9. The improvement as defined in claim 7 wherein the pivot means comprises a pivotal support suspended from the duct, and an operating lever pivotally mounted on said support, said damper element being rigidly connected to the operating lever and said connecting link being pivotally connected to the operating lever.
10. The improvement as defined in claim 9 wherein said sensing means comprises at least one sensor switch connected to the power circuit means, said sensor switch having an actuating element projecting therefrom, and a feeler element pivotally connected to the operating lever in engagement with the actuating element of the sensor switch.
11. The improvement as defined in claim 2 wherein the pivot means comprises a pivotal support suspended from the duct, and an operating lever pivotally mounted on said support, said damper element being rigidly connected to the operating lever and said connecting link being pivotally connected to the operating lever.
12. The improvement as defined in claim 11 wherein said sensing means comprises at least one sensor switch having an actuating element projecting therefrom, and a feeler element pivotally connected to the operating lever in engagement with the actuating element of the sensor switch.
13. The combination of claim 1 wherein said duct has an open end, said pivotal suspending means mounting the damper element externally on the duct adjacent to the open end thereof for movement between said open and closed positions relative to the open end.
14. In combination with a control system for a combustion appliance including a fuel valve, an air supply duct having an open end, a damper pivotally displaceable between open and closed positions relative to the open end of the duct, electrically energized operating means for effecting displacement of the damper between said open and closed positions, and thermostatically controlled relay means for deenergizing the operating means, the improvement comprising yieldable transmitting means operatively connecting the operating means to the damper for displacement thereof to the open position in delayed response to deenergization of the operating means through the relay means, and sensing means responsive to detection of the damper in the open position during said deenergization of the operating means for opening the fuel valve.
15. The improvement as defined in claim 14 wherein the operating means includes a motor imparting movement to the transmitting means through a limited angular stroke.
16. The improvement as defined in claim 15 wherein the yieldable transmitting means comprises a rotor connected to the motor having a slot therein, a connecting link extending from the damper, bearing means slidable in the slot of the rotor for pivotal connection of the rotor to the connecting link, and centering spring means biasing the bearing means to a static position in the slot for effecting said displacement of the damper to the open position following said deenergization of the electrical operating means.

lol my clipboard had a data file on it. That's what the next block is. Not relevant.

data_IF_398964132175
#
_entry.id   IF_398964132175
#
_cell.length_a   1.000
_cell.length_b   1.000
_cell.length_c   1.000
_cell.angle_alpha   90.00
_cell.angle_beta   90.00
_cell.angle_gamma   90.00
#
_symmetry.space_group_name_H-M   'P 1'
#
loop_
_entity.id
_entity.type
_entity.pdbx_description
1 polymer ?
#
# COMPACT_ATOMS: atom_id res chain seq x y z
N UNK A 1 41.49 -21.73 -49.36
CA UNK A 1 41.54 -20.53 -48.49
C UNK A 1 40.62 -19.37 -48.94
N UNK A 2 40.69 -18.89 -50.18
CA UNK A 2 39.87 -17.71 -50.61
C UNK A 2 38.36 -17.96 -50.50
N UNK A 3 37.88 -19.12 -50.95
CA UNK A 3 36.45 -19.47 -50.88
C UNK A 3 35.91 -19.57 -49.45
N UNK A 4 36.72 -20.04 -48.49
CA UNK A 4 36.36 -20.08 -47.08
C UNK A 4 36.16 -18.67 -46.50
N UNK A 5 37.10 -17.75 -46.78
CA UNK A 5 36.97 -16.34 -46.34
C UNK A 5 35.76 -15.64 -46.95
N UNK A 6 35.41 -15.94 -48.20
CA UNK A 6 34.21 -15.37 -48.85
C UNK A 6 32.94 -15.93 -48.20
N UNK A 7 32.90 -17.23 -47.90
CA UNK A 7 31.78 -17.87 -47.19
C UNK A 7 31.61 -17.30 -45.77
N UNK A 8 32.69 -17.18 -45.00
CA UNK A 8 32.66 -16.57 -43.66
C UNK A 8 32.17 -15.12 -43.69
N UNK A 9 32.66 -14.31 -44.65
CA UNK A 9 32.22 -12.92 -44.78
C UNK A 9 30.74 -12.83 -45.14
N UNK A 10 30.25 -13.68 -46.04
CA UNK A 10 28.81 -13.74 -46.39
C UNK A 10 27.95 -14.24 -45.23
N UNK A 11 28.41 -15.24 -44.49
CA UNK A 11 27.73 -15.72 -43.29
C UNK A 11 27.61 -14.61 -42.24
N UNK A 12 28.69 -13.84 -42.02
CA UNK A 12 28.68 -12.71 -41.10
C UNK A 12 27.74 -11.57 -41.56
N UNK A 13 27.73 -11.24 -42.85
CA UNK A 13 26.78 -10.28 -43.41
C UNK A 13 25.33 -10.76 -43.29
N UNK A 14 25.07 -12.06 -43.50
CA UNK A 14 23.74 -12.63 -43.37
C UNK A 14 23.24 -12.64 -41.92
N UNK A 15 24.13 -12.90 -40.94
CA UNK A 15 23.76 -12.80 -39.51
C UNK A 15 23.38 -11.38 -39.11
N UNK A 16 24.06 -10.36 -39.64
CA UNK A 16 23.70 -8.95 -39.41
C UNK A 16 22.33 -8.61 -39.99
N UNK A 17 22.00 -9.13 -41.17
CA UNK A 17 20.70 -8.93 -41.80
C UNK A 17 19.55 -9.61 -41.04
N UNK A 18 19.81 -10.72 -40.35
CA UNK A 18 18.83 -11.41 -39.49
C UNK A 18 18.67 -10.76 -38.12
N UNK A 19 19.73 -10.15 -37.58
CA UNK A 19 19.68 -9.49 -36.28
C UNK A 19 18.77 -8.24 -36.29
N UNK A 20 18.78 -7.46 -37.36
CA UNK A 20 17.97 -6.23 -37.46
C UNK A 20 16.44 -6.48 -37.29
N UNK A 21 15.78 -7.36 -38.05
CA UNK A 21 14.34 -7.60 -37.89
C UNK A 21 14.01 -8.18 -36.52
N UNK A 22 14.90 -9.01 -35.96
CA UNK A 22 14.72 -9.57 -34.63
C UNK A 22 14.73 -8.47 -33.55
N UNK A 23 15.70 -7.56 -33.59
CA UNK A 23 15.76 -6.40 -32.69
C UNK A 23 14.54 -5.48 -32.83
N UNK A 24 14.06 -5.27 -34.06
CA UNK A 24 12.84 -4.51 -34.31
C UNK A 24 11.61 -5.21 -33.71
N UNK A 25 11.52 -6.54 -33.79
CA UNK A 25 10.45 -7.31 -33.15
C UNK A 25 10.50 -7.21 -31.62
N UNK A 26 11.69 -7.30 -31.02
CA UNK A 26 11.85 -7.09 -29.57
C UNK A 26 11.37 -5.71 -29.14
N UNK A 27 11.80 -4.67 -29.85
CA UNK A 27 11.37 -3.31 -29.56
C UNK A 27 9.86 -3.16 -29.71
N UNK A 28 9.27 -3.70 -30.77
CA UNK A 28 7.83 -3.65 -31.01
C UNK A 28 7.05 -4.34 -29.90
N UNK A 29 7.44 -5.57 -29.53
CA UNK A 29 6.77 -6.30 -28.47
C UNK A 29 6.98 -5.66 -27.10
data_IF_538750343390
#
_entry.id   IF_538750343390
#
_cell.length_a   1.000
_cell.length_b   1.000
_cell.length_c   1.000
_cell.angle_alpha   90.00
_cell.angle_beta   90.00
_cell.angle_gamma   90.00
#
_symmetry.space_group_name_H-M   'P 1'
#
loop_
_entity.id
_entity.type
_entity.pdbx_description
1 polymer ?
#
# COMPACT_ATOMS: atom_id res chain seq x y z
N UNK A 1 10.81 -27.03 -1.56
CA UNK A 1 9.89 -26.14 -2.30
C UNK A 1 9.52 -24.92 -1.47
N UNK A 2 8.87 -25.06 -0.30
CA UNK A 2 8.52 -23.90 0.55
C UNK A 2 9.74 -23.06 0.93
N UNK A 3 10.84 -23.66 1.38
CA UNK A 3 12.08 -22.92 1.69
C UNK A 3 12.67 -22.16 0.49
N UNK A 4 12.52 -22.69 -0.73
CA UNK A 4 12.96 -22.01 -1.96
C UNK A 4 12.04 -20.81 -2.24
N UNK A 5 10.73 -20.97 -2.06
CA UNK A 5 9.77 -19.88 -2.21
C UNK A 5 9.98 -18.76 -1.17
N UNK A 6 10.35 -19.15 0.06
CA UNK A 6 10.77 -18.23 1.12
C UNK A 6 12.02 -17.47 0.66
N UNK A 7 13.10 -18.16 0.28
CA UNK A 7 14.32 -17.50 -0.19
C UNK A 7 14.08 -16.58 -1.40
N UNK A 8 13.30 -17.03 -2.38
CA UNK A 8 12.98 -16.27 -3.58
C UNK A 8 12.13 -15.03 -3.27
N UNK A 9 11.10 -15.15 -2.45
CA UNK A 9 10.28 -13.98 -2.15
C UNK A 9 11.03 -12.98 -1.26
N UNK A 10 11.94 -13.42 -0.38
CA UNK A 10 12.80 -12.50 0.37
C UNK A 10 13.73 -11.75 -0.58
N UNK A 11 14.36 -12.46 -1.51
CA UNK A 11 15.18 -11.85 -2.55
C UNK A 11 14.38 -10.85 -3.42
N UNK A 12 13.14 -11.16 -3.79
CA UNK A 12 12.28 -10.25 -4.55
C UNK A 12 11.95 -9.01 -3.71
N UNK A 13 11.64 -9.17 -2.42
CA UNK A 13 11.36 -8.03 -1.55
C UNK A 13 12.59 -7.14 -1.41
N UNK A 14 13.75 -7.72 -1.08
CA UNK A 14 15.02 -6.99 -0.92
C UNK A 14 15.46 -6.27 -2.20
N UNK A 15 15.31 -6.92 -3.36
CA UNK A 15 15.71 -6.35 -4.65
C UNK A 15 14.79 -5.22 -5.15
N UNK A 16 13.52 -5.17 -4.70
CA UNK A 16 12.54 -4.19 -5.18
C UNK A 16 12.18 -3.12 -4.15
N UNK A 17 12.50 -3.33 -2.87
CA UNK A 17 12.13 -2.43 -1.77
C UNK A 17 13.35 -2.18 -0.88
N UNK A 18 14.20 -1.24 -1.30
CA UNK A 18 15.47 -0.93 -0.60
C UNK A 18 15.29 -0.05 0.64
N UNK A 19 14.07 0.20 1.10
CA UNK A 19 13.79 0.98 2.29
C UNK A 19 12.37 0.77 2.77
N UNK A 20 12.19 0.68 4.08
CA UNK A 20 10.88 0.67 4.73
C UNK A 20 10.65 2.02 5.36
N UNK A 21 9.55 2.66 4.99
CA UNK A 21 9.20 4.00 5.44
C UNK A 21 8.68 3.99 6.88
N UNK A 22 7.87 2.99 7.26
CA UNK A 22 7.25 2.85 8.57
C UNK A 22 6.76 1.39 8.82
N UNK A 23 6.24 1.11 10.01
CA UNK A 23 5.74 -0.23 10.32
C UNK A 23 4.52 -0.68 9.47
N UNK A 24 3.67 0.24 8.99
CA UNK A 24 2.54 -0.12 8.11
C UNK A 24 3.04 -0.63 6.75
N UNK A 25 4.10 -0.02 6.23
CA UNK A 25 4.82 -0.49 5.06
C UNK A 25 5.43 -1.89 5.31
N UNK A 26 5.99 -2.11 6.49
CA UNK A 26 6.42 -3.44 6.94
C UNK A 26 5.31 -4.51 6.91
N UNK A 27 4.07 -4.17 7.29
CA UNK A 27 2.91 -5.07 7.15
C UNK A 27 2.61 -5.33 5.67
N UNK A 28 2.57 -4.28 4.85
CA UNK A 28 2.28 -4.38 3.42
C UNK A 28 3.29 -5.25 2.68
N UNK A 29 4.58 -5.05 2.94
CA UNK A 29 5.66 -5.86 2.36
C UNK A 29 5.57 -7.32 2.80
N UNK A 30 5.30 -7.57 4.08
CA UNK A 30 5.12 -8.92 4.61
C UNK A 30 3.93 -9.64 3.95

17. In combination with a combustion air supply duct including an outlet end, a mount carried by one side of said outlet end, pivot means defining a pivot axis disposed outwardly of and adjacent said one side of said outlet end and swingably supported from said mount for lateral shifting outwardly away from and back toward said one end, a damper plate, said damper plate including an outwardly projecting lever arm from one end of which said damper plate is supported, a portion of said lever arm intermediate its opposite ends being supported for swinging oscillation about said axis with said lever arm disposed transverse to said axis and said damper plate being swingable with said lever arm into and out of position extending across and closing said outlet end, and a thermostat electrical circuit controllable motor operatively connected with the other end of said lever arm by lost motion connecting means for swinging said other end in an upstream direction relative to said outlet end responsive to actuation of said motor, said connecting means operatively connecting said motor to said other end of said lever arm by a lost motion connection therewith wherein full movement of the lever arm to the damper plate open position may lag relative to full actuation of said motor to open said damper plate, said connecting means including a rotor connected to the motor and having a slot formed therein, a link pivotally connected to the damper plate and having an end portion slidably mounted in the rotor slot, said slot and end portion of the link constituting said lost motion connection, and spring means engaging the end portion of the link within the rotor slot for yieldably biasing said lever arm to a position with said damper plate in the open position responsive to full actuation of said motor.